Yeah, ask the Aussies about it.

4

u/flataleks Jun 14 '21

Beautiful

21

u/Dusan-Lazar Jun 14 '21

Anatolia and surroundings would nail it better

8

u/manwhocanttake Jun 14 '21

Because of the elevation we have harsh winters

3

u/starsOnTouch Jun 14 '21

How do you make these maps?

3

u/jackd1225 Jun 14 '21

Its like a massive wall / barrier between Europe and the Middle East, no wonder there's always so much tension.

2

u/dalhousieDream Jun 14 '21

Smoothest water

2

u/frankenwolf2022 Jun 14 '21

A well-done defrosted steak.

2

u/los_evangelos Jun 14 '21

So many mountains wow

2

u/CrackBaby1303 Jun 14 '21

Very tall country

2

u/amarillo2019 Jun 14 '21

How come a group of horse archers managed to dominate mountainous terrain?

5

u/flataleks Jun 14 '21

The same way as heavy armored romans.

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u/bruinsfannumber6 Jun 14 '21

Since when was southeastern crimea so mountainy

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u/martyfrancis86 Jun 15 '21

God I love these maps!

2

u/europainviktus Jun 15 '21

I dunno man. Seems like a country to me where USA would bring democracy.

4

u/sreaht Jun 15 '21

My friend, we have been living in a very democratic way in Turkey for 100 years. There is neither sharia nor dictatorship. Please mind your own business.

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u/IRL_Cordoba Jun 14 '21

Apologies if I'm asking a stupid question but how do Turkey and Iran have such high populations despite being so hilly and inhospitable at a topographical glance? I know a lot of Turkey's population is distributed along Thrace and the Aegean.

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u/sreaht Jun 14 '21

Thanks for asking. Turkey's high population is due to intensive agriculture for years. The population is high in the regions where agriculture and animal husbandry are made, because the high population means more labor force. Contrary to what it appears on the map, we are not actually such a mountainous country. Even plateaus look like mountains since the main purpose of the map is to show elevations. Adana Çukurova, Konya plain and Bafra plain are just three of the numerous plains in Turkey.

Many people in the regions outside the plains migrated to the cities to work in the service sector and industry, since there was no job opportunity in their villages. This situation increased squatting and uncontrolled settlement. The result was a population jump.

Today, more than half of Turkey's population lives in big cities.

I hope I was able to answer your question <3

27

u/sreaht Jun 14 '21

And I don't understand why all my comments about turkey getting downvoted. Guys, I'm Turkish. I think I can explain my country enough.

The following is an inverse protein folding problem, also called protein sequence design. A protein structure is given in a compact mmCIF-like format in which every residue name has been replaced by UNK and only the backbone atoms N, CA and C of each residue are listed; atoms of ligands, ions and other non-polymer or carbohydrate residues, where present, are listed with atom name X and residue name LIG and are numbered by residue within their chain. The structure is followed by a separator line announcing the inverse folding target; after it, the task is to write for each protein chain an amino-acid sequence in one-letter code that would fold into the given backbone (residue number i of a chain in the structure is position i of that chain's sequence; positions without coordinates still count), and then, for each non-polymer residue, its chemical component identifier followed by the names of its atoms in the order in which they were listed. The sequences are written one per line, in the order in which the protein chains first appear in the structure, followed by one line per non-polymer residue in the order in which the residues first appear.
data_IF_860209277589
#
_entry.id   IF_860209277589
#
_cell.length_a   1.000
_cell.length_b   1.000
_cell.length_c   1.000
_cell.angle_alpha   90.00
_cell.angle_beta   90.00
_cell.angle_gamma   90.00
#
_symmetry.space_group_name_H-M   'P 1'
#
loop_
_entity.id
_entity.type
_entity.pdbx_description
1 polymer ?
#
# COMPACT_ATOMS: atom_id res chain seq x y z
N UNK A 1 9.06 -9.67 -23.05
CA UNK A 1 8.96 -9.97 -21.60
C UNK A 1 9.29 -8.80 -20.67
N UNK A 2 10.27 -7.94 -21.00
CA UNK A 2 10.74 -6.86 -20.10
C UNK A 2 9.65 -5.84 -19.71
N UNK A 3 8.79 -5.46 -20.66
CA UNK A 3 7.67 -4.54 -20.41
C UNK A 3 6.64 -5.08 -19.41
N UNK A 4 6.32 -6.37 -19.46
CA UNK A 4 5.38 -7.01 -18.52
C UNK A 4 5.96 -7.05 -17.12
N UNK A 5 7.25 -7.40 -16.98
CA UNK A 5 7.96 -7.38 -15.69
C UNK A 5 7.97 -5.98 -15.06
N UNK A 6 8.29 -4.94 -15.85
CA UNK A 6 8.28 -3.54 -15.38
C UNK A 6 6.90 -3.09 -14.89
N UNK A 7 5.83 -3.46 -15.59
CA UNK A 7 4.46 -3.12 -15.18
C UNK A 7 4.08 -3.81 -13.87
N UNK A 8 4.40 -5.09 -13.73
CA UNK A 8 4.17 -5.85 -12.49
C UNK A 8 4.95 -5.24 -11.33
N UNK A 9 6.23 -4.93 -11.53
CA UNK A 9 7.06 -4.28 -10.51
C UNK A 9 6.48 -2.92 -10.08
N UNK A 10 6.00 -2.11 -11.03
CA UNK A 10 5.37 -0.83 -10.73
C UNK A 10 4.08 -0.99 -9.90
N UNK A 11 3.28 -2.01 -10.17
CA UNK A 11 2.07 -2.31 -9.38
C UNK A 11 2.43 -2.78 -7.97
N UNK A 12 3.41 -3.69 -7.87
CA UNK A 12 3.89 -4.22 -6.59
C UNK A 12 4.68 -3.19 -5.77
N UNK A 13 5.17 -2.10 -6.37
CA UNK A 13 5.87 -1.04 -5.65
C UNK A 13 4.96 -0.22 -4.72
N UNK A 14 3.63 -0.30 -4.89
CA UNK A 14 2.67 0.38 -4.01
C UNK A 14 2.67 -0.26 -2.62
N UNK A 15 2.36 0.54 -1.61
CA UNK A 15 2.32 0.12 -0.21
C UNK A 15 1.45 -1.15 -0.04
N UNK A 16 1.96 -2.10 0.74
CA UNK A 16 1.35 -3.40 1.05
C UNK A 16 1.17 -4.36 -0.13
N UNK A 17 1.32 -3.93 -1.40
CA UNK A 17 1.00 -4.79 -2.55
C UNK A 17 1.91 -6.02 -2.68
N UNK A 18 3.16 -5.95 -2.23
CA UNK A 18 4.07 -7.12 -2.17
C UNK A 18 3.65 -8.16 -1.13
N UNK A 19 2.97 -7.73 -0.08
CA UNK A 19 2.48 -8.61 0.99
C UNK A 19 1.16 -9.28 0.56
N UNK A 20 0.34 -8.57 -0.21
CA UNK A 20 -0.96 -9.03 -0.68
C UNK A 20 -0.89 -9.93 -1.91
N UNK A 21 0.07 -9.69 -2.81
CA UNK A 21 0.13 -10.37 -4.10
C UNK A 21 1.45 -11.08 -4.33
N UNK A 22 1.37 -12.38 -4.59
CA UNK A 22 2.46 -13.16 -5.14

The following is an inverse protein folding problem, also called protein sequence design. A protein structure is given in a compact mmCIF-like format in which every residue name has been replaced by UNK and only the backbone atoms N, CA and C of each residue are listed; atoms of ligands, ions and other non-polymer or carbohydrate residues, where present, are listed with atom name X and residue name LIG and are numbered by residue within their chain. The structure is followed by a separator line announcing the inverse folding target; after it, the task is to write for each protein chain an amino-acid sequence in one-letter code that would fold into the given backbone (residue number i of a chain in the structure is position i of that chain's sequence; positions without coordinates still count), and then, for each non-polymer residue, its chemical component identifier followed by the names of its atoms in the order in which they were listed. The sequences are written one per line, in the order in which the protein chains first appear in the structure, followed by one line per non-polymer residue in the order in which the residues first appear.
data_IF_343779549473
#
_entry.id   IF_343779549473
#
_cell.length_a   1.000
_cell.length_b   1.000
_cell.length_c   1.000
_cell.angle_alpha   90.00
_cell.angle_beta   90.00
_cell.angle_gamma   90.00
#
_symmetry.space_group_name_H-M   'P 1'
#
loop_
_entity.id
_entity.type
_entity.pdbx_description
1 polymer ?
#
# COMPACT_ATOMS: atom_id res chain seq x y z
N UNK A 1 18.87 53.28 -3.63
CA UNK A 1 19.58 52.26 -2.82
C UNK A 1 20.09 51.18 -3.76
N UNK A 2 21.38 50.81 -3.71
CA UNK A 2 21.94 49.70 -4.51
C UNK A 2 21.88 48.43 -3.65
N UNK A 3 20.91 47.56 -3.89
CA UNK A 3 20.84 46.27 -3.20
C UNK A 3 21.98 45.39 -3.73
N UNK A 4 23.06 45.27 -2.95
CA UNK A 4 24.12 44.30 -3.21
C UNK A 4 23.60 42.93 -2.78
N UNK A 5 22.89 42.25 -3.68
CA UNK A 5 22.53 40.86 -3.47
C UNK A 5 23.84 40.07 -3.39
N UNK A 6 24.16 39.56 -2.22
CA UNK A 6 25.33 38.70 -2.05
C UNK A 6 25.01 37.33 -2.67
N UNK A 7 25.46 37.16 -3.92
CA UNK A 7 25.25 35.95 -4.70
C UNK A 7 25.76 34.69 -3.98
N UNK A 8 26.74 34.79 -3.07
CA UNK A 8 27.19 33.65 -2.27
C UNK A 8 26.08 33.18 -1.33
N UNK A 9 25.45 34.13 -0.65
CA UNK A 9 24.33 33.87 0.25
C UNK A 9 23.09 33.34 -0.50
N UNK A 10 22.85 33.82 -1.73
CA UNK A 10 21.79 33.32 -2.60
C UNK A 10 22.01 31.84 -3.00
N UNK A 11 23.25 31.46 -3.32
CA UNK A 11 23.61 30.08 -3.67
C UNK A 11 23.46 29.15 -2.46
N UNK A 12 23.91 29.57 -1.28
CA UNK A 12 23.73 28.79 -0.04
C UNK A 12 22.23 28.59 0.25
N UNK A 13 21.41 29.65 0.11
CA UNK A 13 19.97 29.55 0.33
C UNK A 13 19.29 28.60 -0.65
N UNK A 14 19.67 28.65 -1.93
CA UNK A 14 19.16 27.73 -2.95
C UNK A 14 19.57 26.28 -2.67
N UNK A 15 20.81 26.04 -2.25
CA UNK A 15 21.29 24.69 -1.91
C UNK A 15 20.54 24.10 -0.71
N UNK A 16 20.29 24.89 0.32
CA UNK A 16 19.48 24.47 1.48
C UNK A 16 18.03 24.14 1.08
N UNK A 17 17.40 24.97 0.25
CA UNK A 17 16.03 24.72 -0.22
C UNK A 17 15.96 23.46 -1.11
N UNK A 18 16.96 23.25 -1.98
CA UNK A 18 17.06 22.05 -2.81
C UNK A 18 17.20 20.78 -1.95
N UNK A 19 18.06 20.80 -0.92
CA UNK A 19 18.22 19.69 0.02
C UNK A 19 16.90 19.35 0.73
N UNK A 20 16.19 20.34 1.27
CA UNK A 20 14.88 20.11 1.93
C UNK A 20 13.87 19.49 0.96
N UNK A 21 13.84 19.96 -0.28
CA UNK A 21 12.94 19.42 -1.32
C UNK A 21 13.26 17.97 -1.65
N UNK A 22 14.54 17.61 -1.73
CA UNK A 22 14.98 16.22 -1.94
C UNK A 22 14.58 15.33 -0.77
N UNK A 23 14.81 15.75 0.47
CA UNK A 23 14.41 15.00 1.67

7

u/IRL_Cordoba Jun 14 '21

Thanks for your detailed responsible and sorry to hear about the inexplicable downvoting. I know Istanbul is the second largest European city behind Moscow depending on what metric you use, would Istanbul and ankara seen the biggest increase or are there other urban areas that have seen sharp growth?

7

u/sreaht Jun 14 '21

Istanbul and Ankara received the most immigration. Istanbul received immigration from the Black Sea region. Ankara received immigration from eastern and southeastern Anatolia. Other regions continued to increase in population, but metropolitan cities rose more sharply with migration.

4

u/MaslakMafia Jun 14 '21

Istanbul is larger than Moscow btw. Istanbul is the largest city on Europe. The European part of Istanbul is slightly smaller than Moscow, and same size as London.

5

u/Sipas Jun 14 '21

It's not like the Himalayas. The whole country is elevated so we have lots of plains at high elevation (plus highlands) and the country is big enough that it's just fine.

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u/TheMartianEmperor Jun 14 '21

Iran has lots of valleys and small rivers which are pretty easy to defend (If you have competent leaders and armies that is) and where agriculture can be practiced. The North of Iran around the Caspian e.g. Gilan, Mazandaran are pretty flat green regions shielded by the Alborz with lots of forests and farms, and the Southwest e.g. Khuzestan is also relatively flat alluvial land near the Iraqi plain.

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u/chapeauetrange Jun 14 '21

Both countries experienced population booms during the 20th century. In 1927, the population of Turkey was 13.5 million.

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u/Str8OutOfSumadija Jun 14 '21

When i was in Turkey as a kid on vacation i understood why did they invade the Balkans.The nature there did not look that good for agriculture or like rain was a sure thing over the years.Mountains everywhere and the only real thing that is developed are the regions on the sea.

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u/gkayaalp Jun 14 '21